Using the community trigger to address anti-social behaviour
The anti-social behaviour (ASB) community trigger – also known as the anti-social behaviour case review – is a national process that notifies agencies to work together when there are three reported incidents of ASB within six months.
The approach is flexible and allows for different situations. For example, single reports from victims detailing a lengthy history of ongoing issues can be considered for the trigger.
The ASB powers and tools consist of mainly civil measures which allow for a wider amount of evidence to be admissible. The burden of proof is lower and action can be taken on the balance of probabilities.
The ASB community trigger at Dyfed-Powys
The neighbourhood policing team (NPT) considers each person’s needs and identifies triggers behind the behaviour by reviewing vulnerabilities and signposting at the earliest opportunity. This can only be successful through a joined up approach, not only with partner agencies, but also with colleagues and departments within the police.
Response officers are key to supporting this approach to ASB. Response teams need to be aware of the use of civil powers for problem solving. They are often key witnesses who can report behaviours.
Police community support officers (PCSOs) are trained to deliver mediation if both parties consent. Mediation is always preferred to enforcement as it allows for effective resolution without criminalisation.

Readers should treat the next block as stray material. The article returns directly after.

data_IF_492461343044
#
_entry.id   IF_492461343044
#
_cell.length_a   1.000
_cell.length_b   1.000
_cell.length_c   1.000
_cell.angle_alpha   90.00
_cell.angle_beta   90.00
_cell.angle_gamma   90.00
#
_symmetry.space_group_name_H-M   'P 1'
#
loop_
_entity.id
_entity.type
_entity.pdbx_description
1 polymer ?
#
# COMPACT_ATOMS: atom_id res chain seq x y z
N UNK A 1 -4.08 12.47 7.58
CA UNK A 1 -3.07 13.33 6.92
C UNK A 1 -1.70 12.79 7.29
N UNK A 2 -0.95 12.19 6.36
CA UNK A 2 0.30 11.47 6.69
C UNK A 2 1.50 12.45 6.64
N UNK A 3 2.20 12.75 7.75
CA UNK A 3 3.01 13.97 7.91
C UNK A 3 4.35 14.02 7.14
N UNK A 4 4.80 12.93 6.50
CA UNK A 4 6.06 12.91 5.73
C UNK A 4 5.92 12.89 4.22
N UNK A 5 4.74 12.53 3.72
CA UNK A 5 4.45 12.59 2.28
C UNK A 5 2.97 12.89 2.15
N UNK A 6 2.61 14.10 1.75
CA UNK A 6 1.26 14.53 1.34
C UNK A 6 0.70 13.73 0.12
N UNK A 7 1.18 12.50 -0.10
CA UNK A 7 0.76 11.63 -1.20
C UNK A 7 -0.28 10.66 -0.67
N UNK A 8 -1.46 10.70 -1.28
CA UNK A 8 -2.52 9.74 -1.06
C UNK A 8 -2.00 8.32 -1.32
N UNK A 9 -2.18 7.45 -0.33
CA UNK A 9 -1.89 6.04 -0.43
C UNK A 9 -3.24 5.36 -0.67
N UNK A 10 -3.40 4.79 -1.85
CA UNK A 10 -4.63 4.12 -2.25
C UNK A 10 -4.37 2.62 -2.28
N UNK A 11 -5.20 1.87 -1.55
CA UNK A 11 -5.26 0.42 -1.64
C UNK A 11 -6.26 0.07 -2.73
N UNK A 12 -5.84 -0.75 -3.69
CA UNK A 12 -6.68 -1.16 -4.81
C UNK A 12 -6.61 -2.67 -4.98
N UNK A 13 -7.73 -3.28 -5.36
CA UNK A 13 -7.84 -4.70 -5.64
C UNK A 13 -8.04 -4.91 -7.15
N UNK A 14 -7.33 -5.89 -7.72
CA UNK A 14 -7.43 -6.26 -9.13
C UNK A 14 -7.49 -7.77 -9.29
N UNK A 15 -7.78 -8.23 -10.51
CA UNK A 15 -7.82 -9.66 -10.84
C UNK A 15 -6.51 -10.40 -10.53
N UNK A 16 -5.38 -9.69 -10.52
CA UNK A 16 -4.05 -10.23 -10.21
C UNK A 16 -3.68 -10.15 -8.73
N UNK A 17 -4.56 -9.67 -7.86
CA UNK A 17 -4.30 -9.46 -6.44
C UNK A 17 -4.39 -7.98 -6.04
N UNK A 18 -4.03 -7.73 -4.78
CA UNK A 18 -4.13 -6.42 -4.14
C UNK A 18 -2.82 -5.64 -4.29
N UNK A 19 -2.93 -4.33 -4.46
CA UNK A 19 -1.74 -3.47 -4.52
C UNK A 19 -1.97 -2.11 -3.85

The force’s legal team are consulted early in the process and regularly review material as it is being prepared.
The ASB community trigger process
Evidence files are collated and legally validated to make sure they reach the required standard. A structured process is adopted and this process is described in a persistent/vexatious caller document.
All interventions use the same process and are documented within MAVIS – a case management system for anti-social behaviour and low-level vulnerability.
Interventions are documented using the problem solving methodology OSARA – observation, scanning, analysis, response and assessment. This information is then used to build the lead officer statement if civil action is required.
The neighbourhood policing approach
Dyfed-Powys Police has a structured approach to tackling ASB. The first consideration is liaising with partner agencies and addressing any immediate vulnerabilities. If the behaviour continues there are opportunities to provide ASB warning letters or a letter of expectation.
If the behaviour persists after letters have been issued, officers use a multi-agency approach, jointly issuing a community protection warning (CPW) followed by a community protection notice (CPN) should there be any breaches. The next stage would be the application and service of a community protection order (CPO). Throughout this process, support and signposting is offered.
Supporting neighbourhood policing teams for successful implementation
Where possible, Dyfed-Powys Police ensures resourcing for officers and staff working in neighbourhood policing is ring fenced. This means that neighbourhood teams are not routinely deployed to other areas of operational policing. This approach supports officers and staff working in neighbourhood teams and allows them to focus on problem solving and early prevention.